The JUPS faculty and Senior Seminar instructors are available to support JUPS 302 students in their thesis process, serving as a complement to the thesis mentor. Toward the end of the spring term there will be a concluding JUPS Senior Awards Ceremony (to which mentors are invited) to honor our graduates (dates TBA). While we are not able to offer compensation to mentors at this time, we wish to express our profound gratitude for your support of our learning community.
How A JUPS THesis Is Different
In general, the Program on Justice and Peace gives a great deal of academic freedom (and responsibility) to the thesis mentors. Similarly, we give our seniors great freedom to shape their thesis projects. There is no set guideline for what a thesis looks like, except that it should be the equivalent of at least 60 pages. The theses come in a wide range of writing styles and formats, and the style/voice/format depends on the student’s particular topic and mode of inquiry. At the same time, we expect students to adhere to all academic standards and produce scholarship of the highest quality.
Some specific areas to consider in evaluating JUPS student work may include (additional information on evaluation guidelines will be provided at a later date):
· Grammar and structure: Mentors often give feedback on grammar and structure, and expect students to take that into consideration for their final product. A mentor’s primary job, however, is not to be an editor. Seniors should get editing/grammar help elsewhere if the need exceeds the mentor’s capacity. A JUPS thesis should balance substance and style to comprise an effective final product.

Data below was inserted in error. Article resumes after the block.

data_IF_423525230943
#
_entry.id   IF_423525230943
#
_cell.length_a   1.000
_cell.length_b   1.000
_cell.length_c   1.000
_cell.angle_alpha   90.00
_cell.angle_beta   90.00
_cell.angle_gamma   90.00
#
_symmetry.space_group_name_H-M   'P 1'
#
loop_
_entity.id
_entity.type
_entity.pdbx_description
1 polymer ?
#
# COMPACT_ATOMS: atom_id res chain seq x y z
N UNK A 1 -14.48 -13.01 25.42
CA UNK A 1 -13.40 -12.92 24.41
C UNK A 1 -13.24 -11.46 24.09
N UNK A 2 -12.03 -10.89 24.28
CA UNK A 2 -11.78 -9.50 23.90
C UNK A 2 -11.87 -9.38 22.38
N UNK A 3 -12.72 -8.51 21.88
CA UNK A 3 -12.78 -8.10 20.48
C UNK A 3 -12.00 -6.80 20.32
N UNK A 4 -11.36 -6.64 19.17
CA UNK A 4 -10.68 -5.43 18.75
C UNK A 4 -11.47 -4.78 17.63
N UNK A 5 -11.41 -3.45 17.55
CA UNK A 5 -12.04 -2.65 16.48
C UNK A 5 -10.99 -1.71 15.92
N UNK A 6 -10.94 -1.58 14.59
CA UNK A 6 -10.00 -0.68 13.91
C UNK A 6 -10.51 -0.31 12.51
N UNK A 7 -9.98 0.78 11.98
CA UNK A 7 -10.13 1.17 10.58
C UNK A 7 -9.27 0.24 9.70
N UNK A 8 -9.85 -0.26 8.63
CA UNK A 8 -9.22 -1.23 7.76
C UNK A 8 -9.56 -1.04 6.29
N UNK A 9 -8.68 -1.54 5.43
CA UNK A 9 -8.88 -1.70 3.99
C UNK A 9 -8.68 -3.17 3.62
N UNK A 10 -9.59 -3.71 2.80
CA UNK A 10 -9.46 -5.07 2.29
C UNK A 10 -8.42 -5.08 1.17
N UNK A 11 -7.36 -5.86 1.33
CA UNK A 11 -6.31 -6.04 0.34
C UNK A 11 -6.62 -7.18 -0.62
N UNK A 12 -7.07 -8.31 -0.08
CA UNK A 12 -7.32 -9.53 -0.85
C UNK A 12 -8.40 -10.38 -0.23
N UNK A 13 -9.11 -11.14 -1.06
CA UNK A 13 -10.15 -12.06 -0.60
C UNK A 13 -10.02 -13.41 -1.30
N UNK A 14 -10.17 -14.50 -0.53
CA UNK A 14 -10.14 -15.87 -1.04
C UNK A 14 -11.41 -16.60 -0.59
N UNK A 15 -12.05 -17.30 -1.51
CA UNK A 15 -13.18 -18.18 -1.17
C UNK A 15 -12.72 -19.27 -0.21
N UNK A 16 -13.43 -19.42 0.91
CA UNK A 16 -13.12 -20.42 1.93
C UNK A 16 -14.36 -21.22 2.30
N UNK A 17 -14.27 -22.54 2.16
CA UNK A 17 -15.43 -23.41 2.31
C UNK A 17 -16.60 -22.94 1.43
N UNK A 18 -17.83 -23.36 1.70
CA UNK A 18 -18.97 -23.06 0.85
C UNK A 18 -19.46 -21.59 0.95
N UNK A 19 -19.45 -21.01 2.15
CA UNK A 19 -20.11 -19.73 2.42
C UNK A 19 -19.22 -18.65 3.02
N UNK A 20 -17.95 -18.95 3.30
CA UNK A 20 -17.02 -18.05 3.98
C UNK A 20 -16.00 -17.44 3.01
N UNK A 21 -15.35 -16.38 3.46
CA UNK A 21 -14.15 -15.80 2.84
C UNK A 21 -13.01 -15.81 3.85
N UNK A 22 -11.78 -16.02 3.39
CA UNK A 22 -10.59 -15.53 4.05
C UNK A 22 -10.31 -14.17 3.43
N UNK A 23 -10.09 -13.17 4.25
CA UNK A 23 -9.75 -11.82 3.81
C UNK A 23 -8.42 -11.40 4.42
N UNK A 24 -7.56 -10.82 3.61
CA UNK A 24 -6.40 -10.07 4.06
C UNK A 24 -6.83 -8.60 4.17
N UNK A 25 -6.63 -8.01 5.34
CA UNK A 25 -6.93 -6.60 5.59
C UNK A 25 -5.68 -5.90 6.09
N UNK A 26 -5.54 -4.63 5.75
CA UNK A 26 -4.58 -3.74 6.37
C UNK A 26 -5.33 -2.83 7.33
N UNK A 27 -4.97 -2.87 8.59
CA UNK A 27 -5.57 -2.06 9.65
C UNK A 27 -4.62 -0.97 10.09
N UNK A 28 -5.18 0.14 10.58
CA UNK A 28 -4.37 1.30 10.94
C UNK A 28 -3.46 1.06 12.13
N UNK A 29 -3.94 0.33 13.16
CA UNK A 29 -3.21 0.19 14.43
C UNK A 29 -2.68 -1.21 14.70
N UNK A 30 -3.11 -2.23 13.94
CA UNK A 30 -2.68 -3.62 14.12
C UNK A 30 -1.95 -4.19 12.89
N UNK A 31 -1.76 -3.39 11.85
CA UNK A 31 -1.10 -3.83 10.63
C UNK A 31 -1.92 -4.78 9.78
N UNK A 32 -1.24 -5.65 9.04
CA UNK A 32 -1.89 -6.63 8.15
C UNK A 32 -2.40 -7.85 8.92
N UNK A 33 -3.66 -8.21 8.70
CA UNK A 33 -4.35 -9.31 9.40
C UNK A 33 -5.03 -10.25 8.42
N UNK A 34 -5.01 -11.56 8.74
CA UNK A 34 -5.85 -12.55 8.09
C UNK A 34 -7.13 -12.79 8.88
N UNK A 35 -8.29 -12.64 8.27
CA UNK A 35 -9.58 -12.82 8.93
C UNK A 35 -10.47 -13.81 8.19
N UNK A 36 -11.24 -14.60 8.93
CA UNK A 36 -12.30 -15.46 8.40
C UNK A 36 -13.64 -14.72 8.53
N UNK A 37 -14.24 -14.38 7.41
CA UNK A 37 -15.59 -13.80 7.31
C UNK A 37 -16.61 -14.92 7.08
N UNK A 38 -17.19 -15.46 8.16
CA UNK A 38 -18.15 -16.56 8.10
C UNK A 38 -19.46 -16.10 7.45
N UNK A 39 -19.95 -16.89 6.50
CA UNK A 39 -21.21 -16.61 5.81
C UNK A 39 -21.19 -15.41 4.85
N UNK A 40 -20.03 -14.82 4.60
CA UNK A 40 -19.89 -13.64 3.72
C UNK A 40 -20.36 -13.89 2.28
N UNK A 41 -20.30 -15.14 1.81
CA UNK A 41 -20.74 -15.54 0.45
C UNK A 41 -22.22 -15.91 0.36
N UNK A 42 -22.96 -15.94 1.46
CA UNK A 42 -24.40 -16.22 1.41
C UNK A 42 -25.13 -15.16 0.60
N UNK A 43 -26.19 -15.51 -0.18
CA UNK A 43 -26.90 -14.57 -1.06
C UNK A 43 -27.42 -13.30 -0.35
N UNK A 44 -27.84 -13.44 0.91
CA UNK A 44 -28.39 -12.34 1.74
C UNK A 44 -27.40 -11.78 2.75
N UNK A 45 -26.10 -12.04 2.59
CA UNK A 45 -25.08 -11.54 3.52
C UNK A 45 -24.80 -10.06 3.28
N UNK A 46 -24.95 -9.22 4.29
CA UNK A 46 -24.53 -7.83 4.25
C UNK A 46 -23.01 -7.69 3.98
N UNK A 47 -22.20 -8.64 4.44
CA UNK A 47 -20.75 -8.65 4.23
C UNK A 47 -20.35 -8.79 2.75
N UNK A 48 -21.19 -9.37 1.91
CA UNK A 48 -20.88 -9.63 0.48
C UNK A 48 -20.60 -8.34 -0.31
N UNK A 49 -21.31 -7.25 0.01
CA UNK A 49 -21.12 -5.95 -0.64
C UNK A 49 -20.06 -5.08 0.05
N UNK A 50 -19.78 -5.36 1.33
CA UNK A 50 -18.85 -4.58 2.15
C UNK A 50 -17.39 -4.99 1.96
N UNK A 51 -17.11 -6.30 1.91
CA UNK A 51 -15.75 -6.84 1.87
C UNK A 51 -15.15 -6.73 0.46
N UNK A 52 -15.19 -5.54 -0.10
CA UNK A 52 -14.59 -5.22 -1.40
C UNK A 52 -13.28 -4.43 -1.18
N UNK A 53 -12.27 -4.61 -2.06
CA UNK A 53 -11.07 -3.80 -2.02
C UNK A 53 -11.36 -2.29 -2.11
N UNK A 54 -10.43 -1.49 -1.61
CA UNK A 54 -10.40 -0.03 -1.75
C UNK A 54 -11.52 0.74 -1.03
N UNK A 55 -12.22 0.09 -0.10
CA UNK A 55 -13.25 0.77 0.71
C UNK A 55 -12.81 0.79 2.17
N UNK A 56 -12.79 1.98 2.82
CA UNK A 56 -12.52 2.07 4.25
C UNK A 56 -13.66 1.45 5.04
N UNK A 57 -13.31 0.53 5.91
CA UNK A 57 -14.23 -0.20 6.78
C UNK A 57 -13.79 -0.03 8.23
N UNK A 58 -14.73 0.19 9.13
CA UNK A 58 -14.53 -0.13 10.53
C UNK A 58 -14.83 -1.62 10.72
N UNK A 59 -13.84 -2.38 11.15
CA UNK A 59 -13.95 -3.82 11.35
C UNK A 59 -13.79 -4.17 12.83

· Framework: The transdisciplinary field of Justice and Peace Studies is normative and thus value-laden. Some of the major values that undergird our teaching/research in the JUPS program are Nonviolence, Social Justice, Human Rights, Conflict Transformation, and Restorative Justice. Against this backdrop, the specific framework or “lens” that the student is using should be clear and consistent, and grounded with the larger JUPS field(s). It might appear to some readers unfamiliar with the field as being “subjective” or “biased” – but the JUPS framework is inherently values-oriented and is about respecting the potential and dignity of all people and cultures.
· Positionality: thesis students need to be clear on their positionality – that is, both their methodologies and “who they are” as it impacts how and what they research, and why. Students are encouraged to blend personal voice with scholarly investigations of their topics. The location of the research with regard to the subject of inquiry is critical to evaluating the work, representing a dynamic that is reflexive, iterative, and process-oriented.
· Ethics and IRB: In all cases, students will need to be cognizant of and conversant with research ethics appropriate to the field and their subject of inquiry. In addition to a “do no harm” ethos, it is also contemplated that students strive to “do some good” with their research projects. In some cases, IRB review and/or approval may be warranted (more information is available at: https://ora.georgetown.edu/irb). JUPS faculty are available to assist with this process at any point.
· Process: JUPS students know that their process (meeting with mentor, responding to feedback, being in touch, taking responsibility, meeting deadlines, working with others) all affects the final product. In the JUPS program, we emphasize the notion of “peaceful ends through peaceful means” – and the same holds true for research: “peace research through peaceful methods.”
Again, on behalf of the entire JUPS program, we are incredibly grateful for your service as a thesis mentor!
Justice and Peace Studies (JUPS) Program Coordinators,
Randall Amster, firstname.lastname@example.org
Elham Atashi, email@example.com